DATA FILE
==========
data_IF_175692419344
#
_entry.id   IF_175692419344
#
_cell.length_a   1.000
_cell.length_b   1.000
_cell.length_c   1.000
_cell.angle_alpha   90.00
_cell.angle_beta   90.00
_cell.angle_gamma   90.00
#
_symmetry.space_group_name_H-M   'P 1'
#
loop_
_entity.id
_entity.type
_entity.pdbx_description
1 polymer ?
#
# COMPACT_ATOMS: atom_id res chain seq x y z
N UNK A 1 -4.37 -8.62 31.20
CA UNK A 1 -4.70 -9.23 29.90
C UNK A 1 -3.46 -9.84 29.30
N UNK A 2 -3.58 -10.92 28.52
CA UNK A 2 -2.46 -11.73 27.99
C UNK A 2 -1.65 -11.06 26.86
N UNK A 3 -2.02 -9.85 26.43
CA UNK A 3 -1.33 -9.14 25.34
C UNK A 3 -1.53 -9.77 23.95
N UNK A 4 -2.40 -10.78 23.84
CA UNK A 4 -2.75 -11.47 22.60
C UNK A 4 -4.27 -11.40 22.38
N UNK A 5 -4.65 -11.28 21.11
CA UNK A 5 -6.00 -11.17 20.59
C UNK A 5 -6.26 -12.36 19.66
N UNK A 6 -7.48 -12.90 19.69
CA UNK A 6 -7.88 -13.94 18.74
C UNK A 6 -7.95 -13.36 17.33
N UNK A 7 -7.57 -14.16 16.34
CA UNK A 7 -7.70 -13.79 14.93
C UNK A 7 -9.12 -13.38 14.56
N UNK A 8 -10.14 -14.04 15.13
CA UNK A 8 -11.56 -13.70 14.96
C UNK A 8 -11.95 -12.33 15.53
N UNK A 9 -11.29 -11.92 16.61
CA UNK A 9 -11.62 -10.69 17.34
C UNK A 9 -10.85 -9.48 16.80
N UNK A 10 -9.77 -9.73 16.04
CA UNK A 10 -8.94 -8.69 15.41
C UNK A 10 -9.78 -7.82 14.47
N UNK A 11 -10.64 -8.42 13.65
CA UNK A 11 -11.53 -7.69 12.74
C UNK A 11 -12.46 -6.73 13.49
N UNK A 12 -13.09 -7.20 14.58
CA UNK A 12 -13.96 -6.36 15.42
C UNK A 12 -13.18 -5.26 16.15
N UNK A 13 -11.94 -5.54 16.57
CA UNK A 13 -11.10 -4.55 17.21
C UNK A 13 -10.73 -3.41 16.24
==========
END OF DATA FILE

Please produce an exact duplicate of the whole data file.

data_IF_175692419344
#
_entry.id   IF_175692419344
#
_cell.length_a   1.000
_cell.length_b   1.000
_cell.length_c   1.000
_cell.angle_alpha   90.00
_cell.angle_beta   90.00
_cell.angle_gamma   90.00
#
_symmetry.space_group_name_H-M   'P 1'
#
loop_
_entity.id
_entity.type
_entity.pdbx_description
1 polymer ?
#
# COMPACT_ATOMS: atom_id res chain seq x y z
N UNK A 1 -4.37 -8.62 31.20
CA UNK A 1 -4.70 -9.23 29.90
C UNK A 1 -3.46 -9.84 29.30
N UNK A 2 -3.58 -10.92 28.52
CA UNK A 2 -2.46 -11.73 27.99
C UNK A 2 -1.65 -11.06 26.86
N UNK A 3 -2.02 -9.85 26.43
CA UNK A 3 -1.33 -9.14 25.34
C UNK A 3 -1.53 -9.77 23.95
N UNK A 4 -2.40 -10.78 23.84
CA UNK A 4 -2.75 -11.47 22.60
C UNK A 4 -4.27 -11.40 22.38
N UNK A 5 -4.65 -11.28 21.11
CA UNK A 5 -6.00 -11.17 20.59
C UNK A 5 -6.26 -12.36 19.66
N UNK A 6 -7.48 -12.90 19.69
CA UNK A 6 -7.88 -13.94 18.74
C UNK A 6 -7.95 -13.36 17.33
N UNK A 7 -7.57 -14.16 16.34
CA UNK A 7 -7.70 -13.79 14.93
C UNK A 7 -9.12 -13.38 14.56
N UNK A 8 -10.14 -14.04 15.13
CA UNK A 8 -11.56 -13.70 14.96
C UNK A 8 -11.95 -12.33 15.53
N UNK A 9 -11.29 -11.92 16.61
CA UNK A 9 -11.62 -10.69 17.34
C UNK A 9 -10.85 -9.48 16.80
N UNK A 10 -9.77 -9.73 16.04
CA UNK A 10 -8.94 -8.69 15.41
C UNK A 10 -9.78 -7.82 14.47
N UNK A 11 -10.64 -8.42 13.65
CA UNK A 11 -11.53 -7.69 12.74
C UNK A 11 -12.46 -6.73 13.49
N UNK A 12 -13.09 -7.20 14.58
CA UNK A 12 -13.96 -6.36 15.42
C UNK A 12 -13.18 -5.26 16.15
N UNK A 13 -11.94 -5.54 16.57
CA UNK A 13 -11.10 -4.55 17.21
C UNK A 13 -10.73 -3.41 16.24